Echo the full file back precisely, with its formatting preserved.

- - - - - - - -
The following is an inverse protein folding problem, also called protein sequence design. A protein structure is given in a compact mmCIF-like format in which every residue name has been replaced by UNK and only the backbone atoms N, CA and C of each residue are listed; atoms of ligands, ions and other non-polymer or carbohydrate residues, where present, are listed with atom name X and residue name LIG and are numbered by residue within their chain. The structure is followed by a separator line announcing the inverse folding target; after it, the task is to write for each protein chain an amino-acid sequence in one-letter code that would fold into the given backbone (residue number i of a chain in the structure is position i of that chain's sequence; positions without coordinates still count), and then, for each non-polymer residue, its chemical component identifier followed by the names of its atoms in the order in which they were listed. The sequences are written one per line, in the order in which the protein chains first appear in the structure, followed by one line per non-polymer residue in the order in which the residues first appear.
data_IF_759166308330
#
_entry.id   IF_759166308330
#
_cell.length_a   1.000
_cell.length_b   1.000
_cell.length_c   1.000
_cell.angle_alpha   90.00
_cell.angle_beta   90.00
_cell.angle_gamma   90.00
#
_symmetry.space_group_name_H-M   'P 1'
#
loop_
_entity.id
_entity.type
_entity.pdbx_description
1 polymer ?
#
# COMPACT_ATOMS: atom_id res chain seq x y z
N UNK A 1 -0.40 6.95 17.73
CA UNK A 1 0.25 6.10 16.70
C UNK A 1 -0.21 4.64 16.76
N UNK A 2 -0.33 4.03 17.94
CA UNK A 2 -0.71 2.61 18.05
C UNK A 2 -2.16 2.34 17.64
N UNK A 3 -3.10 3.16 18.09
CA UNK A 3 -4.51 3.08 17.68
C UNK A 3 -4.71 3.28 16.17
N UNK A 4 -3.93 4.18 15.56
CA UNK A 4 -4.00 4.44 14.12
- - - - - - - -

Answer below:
The following is an inverse protein folding problem, also called protein sequence design. A protein structure is given in a compact mmCIF-like format in which every residue name has been replaced by UNK and only the backbone atoms N, CA and C of each residue are listed; atoms of ligands, ions and other non-polymer or carbohydrate residues, where present, are listed with atom name X and residue name LIG and are numbered by residue within their chain. The structure is followed by a separator line announcing the inverse folding target; after it, the task is to write for each protein chain an amino-acid sequence in one-letter code that would fold into the given backbone (residue number i of a chain in the structure is position i of that chain's sequence; positions without coordinates still count), and then, for each non-polymer residue, its chemical component identifier followed by the names of its atoms in the order in which they were listed. The sequences are written one per line, in the order in which the protein chains first appear in the structure, followed by one line per non-polymer residue in the order in which the residues first appear.
data_IF_759166308330
#
_entry.id   IF_759166308330
#
_cell.length_a   1.000
_cell.length_b   1.000
_cell.length_c   1.000
_cell.angle_alpha   90.00
_cell.angle_beta   90.00
_cell.angle_gamma   90.00
#
_symmetry.space_group_name_H-M   'P 1'
#
loop_
_entity.id
_entity.type
_entity.pdbx_description
1 polymer ?
#
# COMPACT_ATOMS: atom_id res chain seq x y z
N UNK A 1 -0.40 6.95 17.73
CA UNK A 1 0.25 6.10 16.70
C UNK A 1 -0.21 4.64 16.76
N UNK A 2 -0.33 4.03 17.94
CA UNK A 2 -0.71 2.61 18.05
C UNK A 2 -2.16 2.34 17.64
N UNK A 3 -3.10 3.16 18.09
CA UNK A 3 -4.51 3.08 17.68
C UNK A 3 -4.71 3.28 16.17
N UNK A 4 -3.93 4.18 15.56
CA UNK A 4 -4.00 4.44 14.12